It was 1920 and America was gripped with fear. The country was under siege by moral perverts bent on destroying goodness, virtue and the American way of life. Spawned by the Russian Revolution of a few years earlier, the Red Menace was upon us.
Where was an American hero who would do something — build a wall, perhaps, to keep out the Bolsheviks, anarchists and labor militants not to mention Mexican rapists and murderers? U. S. Attorney General A. Mitchell Palmer stepped to the fore. On this day in 1920, he dispatched federal agents to pool halls, restaurants and private homes in thirty-five American cities (sanctuary cities?) to round up some six thousand radicals. No warrant? No problem. Civil liberties were meant for true Americans.
“The nation owes a debt of gratitude to A. Mitchell Palmer,” said the New York Herald. “And now let there be no mawkish sentimentality about these rascals, no prattling of the sacred right of free speech from parlor socialists and others of that ilk.”
The near hysteria subsided in a few months when Palmer’s “imminent revolution” was a no-show, but ethnic profiling and guilt by innuendo had been let out of the bag. Perhaps, they would wither and die here? Or perhaps not. Among the army of federal agents unleashed by Palmer was a 24-year-old staunch anti-Communist fanatic named J. Edgar Hoover.
They’re Not Folk, They’re Fellow Travelers
The Weavers burst onto the popular music scene in 1950. The group, founded in 1948 by Pete Seeger along with Lee Hays, Ronnie Gilbert and Fred Hellerman, brought a hard-driving string-band style to a mix of traditional folk songs from around the world, blues, gospel music, children’s songs, labor songs, and American ballads. Their recording of “Goodnight Irene,” held the Billboard #1 spot for 13 weeks that summer.
The Weavers went on to sell millions of copies of songs such as “Midnight Special” and “On Top of Old Smoky” at the height of their popularity. Then as fast as their careers had skyrocketed, they were nearly destroyed by the Return of the Red Scare, this installment brought to us by the jovial Joe McCarthy. When it became known that Seeger and Hays had openly embraced the pacifism, internationalism and pro-labor sympathies of the Communist Party during the 1930s, the backlash was swift and brutal. Planned television shows were canceled, the group was placed under FBI surveillance, and Seeger and Hays were called to testify before McCarthy’s House Un-American Activities Committee. The Weavers lost their recording contract with Decca in 1951, and by 1953, they were barred from television and radio and unable to book concert venues. They soon disbanded.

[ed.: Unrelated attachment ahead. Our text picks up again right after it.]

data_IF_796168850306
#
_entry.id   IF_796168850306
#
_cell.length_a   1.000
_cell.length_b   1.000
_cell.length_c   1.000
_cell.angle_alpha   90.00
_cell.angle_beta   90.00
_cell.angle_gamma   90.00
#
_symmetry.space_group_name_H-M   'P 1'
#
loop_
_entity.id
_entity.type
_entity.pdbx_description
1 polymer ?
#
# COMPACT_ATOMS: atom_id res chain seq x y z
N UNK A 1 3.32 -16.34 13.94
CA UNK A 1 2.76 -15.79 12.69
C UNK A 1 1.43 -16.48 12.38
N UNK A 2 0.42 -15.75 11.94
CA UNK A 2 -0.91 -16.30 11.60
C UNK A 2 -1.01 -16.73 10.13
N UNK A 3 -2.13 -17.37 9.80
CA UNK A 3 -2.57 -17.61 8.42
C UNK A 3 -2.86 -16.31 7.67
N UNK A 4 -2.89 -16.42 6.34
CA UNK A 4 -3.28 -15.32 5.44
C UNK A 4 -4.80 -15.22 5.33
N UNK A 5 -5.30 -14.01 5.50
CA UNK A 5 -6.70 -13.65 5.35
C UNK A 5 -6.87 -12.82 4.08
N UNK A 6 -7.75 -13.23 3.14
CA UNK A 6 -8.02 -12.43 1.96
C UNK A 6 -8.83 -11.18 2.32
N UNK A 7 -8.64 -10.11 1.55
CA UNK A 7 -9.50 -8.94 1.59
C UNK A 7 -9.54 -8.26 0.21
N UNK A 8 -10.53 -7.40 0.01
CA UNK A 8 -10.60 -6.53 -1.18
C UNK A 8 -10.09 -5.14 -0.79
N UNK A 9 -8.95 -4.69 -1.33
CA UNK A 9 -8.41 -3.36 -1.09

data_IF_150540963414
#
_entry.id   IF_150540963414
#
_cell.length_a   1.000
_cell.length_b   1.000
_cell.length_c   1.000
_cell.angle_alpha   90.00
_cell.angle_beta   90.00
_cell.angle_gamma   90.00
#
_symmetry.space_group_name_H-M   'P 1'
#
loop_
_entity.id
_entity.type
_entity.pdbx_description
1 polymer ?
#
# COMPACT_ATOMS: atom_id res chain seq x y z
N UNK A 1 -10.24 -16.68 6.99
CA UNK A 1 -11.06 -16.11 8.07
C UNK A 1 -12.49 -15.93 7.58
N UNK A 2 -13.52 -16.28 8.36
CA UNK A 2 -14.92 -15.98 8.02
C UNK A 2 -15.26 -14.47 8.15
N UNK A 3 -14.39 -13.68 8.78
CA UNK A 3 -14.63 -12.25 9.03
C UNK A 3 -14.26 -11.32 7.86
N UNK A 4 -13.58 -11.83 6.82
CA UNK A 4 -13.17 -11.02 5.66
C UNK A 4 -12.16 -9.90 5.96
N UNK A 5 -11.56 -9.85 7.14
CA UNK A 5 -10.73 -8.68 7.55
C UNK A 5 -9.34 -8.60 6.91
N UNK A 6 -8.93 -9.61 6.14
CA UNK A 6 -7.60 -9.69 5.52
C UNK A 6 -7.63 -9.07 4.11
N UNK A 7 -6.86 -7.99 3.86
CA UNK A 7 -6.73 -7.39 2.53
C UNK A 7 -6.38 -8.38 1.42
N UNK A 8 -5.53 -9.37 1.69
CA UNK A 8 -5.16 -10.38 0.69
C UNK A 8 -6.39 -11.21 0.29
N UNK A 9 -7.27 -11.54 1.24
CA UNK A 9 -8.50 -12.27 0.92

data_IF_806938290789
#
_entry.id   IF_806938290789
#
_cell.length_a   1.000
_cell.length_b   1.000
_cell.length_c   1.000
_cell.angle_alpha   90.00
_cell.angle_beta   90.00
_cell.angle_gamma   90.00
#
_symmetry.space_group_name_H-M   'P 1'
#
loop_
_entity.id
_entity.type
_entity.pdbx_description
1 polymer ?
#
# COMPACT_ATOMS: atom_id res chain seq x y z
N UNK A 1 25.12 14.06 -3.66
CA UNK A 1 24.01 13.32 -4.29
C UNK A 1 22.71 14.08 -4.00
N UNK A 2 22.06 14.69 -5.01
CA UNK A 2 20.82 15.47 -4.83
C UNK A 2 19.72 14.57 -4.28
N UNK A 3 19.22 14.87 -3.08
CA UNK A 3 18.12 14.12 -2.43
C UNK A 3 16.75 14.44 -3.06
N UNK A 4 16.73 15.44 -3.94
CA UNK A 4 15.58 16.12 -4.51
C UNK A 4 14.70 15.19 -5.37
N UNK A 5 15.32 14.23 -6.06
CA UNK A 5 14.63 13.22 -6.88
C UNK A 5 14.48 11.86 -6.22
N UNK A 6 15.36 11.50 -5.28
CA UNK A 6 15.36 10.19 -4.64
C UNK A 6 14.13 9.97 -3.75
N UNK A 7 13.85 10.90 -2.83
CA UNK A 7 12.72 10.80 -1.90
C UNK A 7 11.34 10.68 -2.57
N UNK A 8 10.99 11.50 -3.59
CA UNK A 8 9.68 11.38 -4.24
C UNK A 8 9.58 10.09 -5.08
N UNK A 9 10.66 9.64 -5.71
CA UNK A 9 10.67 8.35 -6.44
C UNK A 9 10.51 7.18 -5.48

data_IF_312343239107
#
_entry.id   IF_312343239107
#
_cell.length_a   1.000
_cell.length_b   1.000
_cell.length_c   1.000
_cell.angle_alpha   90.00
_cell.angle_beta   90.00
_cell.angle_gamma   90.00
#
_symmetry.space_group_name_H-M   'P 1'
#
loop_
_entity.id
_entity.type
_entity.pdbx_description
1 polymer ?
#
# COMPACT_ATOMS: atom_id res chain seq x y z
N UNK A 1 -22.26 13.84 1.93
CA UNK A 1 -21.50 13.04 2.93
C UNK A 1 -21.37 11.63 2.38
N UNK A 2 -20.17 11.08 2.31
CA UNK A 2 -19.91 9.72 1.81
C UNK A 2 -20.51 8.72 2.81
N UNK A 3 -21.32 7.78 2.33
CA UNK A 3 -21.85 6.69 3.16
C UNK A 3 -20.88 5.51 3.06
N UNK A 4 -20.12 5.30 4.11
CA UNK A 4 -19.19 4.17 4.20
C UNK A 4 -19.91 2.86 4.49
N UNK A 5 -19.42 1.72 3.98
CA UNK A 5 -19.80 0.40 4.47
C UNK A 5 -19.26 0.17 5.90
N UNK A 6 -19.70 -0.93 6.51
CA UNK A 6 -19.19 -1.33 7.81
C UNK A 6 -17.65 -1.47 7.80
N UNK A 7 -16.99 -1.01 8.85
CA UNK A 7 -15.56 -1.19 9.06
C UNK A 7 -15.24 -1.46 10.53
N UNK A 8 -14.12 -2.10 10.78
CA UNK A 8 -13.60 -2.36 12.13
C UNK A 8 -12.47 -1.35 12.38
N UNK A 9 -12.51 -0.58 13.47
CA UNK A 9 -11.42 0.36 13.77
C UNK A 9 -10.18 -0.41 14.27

The Weavers enjoyed a comeback in the late 1950s, but the group never shook its right-wing persecutors. Even as late as January 2, 1962, with anti-communist passion declining, their politics were used against them, On that afternoon they were told that a scheduled appearance on The Jack Paar Show would be canceled if they didn’t sign an oath of political loyalty. Every member of the group refused to sign.
Lee Hays died in 1981 shortly after a reunion brought the wandering minstrels back together for a picnic that led to a triumphant return to Carnegie Hall on November 28, 1980, the group’s last ever performance. Pete Seeger never stopped singing until his death in 2014. Ronnie Gilbert died in 2015, Fred Hellerman in 2016.
“If you can exist, and stay the course — not a course of blind obstinacy and faulty conception — but one of decency and good sense, you can outlast your enemies with your honor and integrity intact.” Fred Hellerman, accepting a Grammy Lifetime Achievement Award for the Weavers in 2006
It’s a great country, where anybody can grow up to be president … except me. – Barry Goldwater, born January 2, 1909 (died 1998)